There are again signs of an impending financial disaster, and they are everywhere. For example:

My in-laws were in Maine for the summer. They returned last week. Just before they returned, my wife went over to their house to prepare it for their arrival. While she was there, she smelled something odd, like rotting garbage. The smell was coming from the refrigerator. Even though the display on the door said it was cold, it was not. All of the food had rotted.

After a rather nasty cleaning session, the in-laws returned home. They went shopping for a new refrigerator, and there were not many to be had. It turns out that there is no supply coming from overseas, where most of them are made. The ones that ARE getting through are not enough to meet demand. There are lengthy backorders.

Yet another sign that the economy is grinding to a halt is coming from the auto industry. GM and Ford have suspended the production of pickup trucks because of the shortage in computer chips. This is a disaster for Ford Motor Company. All Ford makes is trucks, SUVs, and the Mustang. Ford reports that its sales are down 32 percent.

Total Ford Motor Company sales during July 2021 decreased 32 percent from last July, selling only 120,053 units. Sales of cars were hit hardest, with a 78% reduction to 4,365 units. Trucks were down 38 percent to 72,574 units, and SUV sales dropped 35 percent to 43,114 units.

That news was bad enough, but was ever worse for August, as Ford sales dropped 33 percent in August from the same month last year.

If this is a disaster for Ford, it is also a disaster for the US economy. Ford is the 21st largest company in the USA, and GM is the 22nd.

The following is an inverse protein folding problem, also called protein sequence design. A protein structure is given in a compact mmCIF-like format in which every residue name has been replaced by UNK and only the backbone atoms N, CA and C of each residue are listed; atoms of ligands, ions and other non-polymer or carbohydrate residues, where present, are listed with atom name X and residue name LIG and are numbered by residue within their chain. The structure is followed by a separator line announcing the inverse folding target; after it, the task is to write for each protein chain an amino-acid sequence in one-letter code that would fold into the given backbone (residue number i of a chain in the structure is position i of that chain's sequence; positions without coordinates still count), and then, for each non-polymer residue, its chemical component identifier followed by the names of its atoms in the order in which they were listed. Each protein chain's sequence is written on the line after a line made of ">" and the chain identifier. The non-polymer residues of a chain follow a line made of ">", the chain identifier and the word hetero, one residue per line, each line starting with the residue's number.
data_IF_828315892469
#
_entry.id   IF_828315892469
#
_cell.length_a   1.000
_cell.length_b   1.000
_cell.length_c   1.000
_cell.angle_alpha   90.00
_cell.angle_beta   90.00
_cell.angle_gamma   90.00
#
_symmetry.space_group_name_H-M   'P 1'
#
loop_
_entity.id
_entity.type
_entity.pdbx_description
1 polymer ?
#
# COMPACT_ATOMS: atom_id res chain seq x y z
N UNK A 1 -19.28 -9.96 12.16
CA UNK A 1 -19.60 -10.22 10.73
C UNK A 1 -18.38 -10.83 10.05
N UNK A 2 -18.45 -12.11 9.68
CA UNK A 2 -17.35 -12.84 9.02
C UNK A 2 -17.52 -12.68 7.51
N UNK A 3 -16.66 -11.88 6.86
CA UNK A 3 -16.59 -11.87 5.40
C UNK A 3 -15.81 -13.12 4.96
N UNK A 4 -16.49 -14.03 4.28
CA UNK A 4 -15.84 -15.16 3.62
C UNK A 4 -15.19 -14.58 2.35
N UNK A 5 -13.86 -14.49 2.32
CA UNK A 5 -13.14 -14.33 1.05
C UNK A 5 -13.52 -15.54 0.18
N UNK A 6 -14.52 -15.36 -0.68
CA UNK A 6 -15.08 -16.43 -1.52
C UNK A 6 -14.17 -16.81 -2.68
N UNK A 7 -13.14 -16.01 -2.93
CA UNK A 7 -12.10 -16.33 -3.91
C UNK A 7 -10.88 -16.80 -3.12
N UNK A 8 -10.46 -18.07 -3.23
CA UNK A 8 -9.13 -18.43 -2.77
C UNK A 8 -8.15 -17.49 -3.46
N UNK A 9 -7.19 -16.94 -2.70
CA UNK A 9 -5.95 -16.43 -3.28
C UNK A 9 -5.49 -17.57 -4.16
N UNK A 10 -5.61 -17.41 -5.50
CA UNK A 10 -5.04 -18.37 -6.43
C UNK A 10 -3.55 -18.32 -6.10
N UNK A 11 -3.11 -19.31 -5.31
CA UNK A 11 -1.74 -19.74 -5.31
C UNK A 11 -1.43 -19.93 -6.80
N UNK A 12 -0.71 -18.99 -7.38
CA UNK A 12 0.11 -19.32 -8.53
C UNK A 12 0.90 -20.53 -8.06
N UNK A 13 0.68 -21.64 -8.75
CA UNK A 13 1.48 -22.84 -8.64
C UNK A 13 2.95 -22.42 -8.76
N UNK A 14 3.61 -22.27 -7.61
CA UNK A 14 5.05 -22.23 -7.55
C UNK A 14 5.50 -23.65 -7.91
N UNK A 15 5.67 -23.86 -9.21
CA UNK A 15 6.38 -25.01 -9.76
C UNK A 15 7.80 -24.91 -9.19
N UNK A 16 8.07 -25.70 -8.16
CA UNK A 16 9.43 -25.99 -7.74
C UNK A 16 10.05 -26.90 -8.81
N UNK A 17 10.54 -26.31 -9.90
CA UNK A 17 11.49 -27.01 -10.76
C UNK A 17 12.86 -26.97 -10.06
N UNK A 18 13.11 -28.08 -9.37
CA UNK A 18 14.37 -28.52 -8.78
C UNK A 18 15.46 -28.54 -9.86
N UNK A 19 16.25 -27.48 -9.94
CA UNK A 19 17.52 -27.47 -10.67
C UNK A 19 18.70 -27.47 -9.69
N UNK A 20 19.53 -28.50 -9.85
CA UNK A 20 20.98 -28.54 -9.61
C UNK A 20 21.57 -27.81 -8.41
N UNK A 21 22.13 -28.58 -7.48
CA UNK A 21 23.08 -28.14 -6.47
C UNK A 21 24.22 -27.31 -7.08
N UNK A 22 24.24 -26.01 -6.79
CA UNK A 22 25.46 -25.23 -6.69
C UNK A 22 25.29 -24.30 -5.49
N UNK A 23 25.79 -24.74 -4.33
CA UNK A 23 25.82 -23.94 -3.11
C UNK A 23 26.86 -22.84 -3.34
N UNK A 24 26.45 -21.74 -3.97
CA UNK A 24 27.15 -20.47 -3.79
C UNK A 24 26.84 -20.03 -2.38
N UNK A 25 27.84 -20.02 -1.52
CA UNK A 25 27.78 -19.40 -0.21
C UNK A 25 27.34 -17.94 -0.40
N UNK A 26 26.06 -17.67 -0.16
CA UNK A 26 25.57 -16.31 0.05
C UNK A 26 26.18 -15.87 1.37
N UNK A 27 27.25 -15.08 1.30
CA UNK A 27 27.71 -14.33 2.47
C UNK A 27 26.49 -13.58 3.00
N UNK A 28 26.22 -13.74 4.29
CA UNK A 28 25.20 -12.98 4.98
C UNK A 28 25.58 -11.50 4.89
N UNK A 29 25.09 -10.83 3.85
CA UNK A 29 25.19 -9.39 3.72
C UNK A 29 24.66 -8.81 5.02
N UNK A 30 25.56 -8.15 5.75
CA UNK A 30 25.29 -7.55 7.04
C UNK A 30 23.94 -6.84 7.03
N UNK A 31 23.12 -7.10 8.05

We are seeing shortages in all sorts of things: supplies are hard to find. Chicken, lumber, microchips, gas, steel, metals, chlorine, and ketchup packets are all in short supply. We shut down the world’s economy, and it is not wanting to restart. We can’t even get people to return to work.

“Experts” can argue about it for months, but no matter the cause, the result is the same. This slowdown of the economy is going to continue for months, perhaps several years. How many businesses will fail as a result is anyone’s guess. One thing is for sure, though. The economy is going to get much, much worse. Inflation is going to increase markedly as the law of supply and demand begins to take hold. Once Suzy Soccermom figures out that there is a problem, expect panic buying and even more shortages as she begins to panic shop for things.

The things that begin to skyrocket in price and see scarcity will probably not make sense. Remember the toilet paper shortage of last year? Like that, but with more products being involved.

I am getting completely out of the stock market. We began a complete sell off last week. As soon as funds are released, we are moving into other investments, things that are not based in the US dollar.

Categories
economics

Take advantage of minorities

Facebook recently decided to buy outstanding invoices from businesses owned by women and minorities. The way it works is the business sells an outstanding invoice to Facebook, then Facebook has the debtor pay them what is owed. In return for this, the business pays Facebook 1% of the value of the invoice.

There is a catch– the invoices have to be “eligible.” Invoices must have a minimum value of $1,000 and the customers must have an investment-grade rating. In other words, the invoices ARE going to be paid, making this a no risk endeavor for FB.

Businesses eligible for this program must be certified by an approved partner organization as majority-owned, operated and controlled by racial or ethnic minorities, women, U.S. military veterans, LGBTQ+ people or individuals with disabilities. This makes FB look “woke,” but what is happening here is that they are taking advantage of gullible small business owners.

In other words, Facebook is making no risk loans at a rate that varies from 4% to 12% APR to gullible companies and making itself appear to be “woke.” I wonder how many people will think that FB is doing people a favor.